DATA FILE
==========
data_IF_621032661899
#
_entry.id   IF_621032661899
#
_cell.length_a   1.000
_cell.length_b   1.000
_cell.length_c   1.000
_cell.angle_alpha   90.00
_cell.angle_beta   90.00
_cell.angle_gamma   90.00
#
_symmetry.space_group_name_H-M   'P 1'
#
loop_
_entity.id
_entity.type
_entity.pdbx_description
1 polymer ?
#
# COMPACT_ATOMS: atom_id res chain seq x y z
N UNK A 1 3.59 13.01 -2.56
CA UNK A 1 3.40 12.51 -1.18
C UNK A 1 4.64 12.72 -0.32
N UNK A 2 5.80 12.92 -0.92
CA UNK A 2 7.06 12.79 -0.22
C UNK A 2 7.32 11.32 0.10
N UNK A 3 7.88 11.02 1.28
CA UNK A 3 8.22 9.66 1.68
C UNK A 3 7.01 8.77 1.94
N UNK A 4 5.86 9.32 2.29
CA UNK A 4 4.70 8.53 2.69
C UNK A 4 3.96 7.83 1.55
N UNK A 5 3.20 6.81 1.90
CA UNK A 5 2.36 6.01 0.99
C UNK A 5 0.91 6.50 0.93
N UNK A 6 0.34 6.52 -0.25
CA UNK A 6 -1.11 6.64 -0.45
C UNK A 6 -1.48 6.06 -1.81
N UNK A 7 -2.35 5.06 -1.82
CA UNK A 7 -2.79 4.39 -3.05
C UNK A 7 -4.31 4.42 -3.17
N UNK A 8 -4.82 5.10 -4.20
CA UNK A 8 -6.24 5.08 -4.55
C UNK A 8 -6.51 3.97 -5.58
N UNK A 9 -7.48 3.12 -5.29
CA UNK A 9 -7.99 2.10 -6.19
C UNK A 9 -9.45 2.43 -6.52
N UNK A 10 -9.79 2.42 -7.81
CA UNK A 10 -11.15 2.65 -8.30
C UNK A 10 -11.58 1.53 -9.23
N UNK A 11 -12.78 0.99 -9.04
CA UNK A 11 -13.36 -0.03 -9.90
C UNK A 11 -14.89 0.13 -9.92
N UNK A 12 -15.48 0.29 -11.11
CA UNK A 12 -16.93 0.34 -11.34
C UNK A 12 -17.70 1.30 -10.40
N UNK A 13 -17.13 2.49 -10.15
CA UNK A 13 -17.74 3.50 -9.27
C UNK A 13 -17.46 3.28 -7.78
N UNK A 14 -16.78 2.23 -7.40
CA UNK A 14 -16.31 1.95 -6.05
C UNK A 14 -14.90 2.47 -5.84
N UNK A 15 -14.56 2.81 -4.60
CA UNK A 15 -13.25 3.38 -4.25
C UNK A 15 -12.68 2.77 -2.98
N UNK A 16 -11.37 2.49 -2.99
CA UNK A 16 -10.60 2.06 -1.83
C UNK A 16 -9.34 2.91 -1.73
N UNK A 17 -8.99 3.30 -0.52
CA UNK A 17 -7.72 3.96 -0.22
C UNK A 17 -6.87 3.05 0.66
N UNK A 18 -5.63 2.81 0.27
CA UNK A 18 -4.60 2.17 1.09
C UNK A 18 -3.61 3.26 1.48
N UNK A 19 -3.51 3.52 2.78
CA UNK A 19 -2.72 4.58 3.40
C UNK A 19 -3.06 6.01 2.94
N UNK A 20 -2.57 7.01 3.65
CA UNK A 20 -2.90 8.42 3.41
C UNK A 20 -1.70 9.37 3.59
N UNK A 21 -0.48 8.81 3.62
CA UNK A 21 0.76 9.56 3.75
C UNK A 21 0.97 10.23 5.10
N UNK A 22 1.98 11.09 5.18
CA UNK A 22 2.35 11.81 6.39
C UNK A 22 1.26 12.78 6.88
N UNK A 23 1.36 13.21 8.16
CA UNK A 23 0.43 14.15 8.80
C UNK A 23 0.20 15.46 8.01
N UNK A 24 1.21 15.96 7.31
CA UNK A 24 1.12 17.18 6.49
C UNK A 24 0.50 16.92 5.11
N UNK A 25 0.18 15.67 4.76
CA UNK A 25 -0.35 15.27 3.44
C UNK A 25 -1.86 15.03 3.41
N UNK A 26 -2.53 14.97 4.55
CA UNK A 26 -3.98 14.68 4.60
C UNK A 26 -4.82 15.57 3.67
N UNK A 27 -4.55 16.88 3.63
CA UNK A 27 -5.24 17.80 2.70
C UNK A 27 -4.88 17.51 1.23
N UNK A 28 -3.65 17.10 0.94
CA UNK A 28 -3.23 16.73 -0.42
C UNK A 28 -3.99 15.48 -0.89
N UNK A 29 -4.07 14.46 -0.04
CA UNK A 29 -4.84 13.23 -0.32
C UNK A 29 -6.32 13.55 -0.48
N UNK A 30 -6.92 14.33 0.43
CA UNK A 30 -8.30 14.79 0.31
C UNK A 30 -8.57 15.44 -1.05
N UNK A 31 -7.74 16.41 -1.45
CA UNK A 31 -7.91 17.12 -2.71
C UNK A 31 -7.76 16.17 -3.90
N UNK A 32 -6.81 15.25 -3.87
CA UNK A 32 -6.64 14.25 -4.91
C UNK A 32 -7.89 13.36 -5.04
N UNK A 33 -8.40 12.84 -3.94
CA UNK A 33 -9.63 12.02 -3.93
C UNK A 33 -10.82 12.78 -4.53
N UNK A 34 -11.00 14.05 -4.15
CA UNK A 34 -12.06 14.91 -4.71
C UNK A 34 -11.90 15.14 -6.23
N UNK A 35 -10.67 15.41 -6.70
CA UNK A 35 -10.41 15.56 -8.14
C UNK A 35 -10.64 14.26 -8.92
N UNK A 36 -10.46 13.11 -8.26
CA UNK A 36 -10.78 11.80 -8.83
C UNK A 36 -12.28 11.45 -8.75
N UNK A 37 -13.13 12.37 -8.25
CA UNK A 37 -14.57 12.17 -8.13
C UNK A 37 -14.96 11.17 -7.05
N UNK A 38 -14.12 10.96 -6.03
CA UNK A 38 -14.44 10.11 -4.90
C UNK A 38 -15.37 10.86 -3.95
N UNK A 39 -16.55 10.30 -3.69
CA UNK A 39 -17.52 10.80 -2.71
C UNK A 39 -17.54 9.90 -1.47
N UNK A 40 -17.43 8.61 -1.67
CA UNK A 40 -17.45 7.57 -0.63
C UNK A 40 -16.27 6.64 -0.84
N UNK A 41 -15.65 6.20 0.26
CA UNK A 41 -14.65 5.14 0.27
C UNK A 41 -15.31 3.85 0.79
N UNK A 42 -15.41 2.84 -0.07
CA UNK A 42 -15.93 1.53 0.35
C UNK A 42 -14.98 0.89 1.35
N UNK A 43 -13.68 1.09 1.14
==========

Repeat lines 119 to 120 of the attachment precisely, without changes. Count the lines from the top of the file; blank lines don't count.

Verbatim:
C UNK A 33 -10.82 12.78 -4.53
N UNK A 34 -11.00 14.05 -4.15